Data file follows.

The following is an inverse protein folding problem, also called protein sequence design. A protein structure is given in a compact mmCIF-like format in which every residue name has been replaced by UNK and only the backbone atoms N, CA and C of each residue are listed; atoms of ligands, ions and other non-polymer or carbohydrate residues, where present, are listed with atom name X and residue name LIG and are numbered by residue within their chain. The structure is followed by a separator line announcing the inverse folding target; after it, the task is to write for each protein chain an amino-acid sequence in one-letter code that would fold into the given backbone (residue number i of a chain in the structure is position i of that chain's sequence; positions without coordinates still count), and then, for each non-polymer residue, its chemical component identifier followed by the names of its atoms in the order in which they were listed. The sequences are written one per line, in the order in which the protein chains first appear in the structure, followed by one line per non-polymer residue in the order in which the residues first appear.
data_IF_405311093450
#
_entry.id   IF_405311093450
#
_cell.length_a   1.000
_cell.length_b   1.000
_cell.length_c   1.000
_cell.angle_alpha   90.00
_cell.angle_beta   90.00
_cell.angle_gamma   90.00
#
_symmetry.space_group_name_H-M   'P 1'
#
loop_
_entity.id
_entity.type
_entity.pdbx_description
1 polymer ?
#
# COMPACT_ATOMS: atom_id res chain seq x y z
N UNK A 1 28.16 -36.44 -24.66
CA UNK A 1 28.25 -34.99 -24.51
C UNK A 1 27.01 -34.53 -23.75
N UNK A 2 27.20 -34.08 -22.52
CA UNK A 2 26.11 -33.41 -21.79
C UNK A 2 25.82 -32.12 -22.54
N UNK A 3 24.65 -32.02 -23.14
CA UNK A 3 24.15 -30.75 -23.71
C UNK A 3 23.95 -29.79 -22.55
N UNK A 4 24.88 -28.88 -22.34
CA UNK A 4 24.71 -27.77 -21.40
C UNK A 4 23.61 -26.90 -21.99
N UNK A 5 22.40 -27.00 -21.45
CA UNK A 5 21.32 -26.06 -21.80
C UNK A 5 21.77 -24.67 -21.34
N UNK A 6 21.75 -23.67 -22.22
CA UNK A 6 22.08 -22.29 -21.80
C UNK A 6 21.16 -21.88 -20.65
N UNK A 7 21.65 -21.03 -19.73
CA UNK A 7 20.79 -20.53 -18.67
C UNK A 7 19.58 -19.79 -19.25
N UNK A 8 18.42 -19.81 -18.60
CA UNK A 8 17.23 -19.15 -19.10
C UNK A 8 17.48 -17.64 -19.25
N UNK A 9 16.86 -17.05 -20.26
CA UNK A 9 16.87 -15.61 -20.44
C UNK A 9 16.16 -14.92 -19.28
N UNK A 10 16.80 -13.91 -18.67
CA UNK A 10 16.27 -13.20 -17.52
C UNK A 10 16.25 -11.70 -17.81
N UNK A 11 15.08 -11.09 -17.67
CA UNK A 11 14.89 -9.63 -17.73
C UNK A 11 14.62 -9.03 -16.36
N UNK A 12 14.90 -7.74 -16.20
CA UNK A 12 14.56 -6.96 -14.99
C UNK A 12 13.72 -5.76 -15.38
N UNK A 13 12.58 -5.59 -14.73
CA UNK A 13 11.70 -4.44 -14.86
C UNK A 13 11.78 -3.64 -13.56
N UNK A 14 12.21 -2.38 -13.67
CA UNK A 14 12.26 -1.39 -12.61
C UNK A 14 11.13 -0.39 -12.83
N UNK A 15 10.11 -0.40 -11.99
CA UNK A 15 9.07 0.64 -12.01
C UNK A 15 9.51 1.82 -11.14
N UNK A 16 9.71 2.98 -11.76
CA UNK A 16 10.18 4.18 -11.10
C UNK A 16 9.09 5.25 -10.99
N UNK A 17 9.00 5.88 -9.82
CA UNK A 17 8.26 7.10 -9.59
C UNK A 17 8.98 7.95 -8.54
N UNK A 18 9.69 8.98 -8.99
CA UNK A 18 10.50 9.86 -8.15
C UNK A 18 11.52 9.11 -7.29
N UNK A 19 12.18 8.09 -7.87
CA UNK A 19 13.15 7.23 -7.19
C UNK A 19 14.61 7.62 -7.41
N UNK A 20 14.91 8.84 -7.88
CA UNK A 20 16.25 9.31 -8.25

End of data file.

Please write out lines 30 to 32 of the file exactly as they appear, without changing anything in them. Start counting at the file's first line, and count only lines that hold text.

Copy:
C UNK A 3 23.95 -29.79 -22.55
N UNK A 4 24.88 -28.88 -22.34
CA UNK A 4 24.71 -27.77 -21.40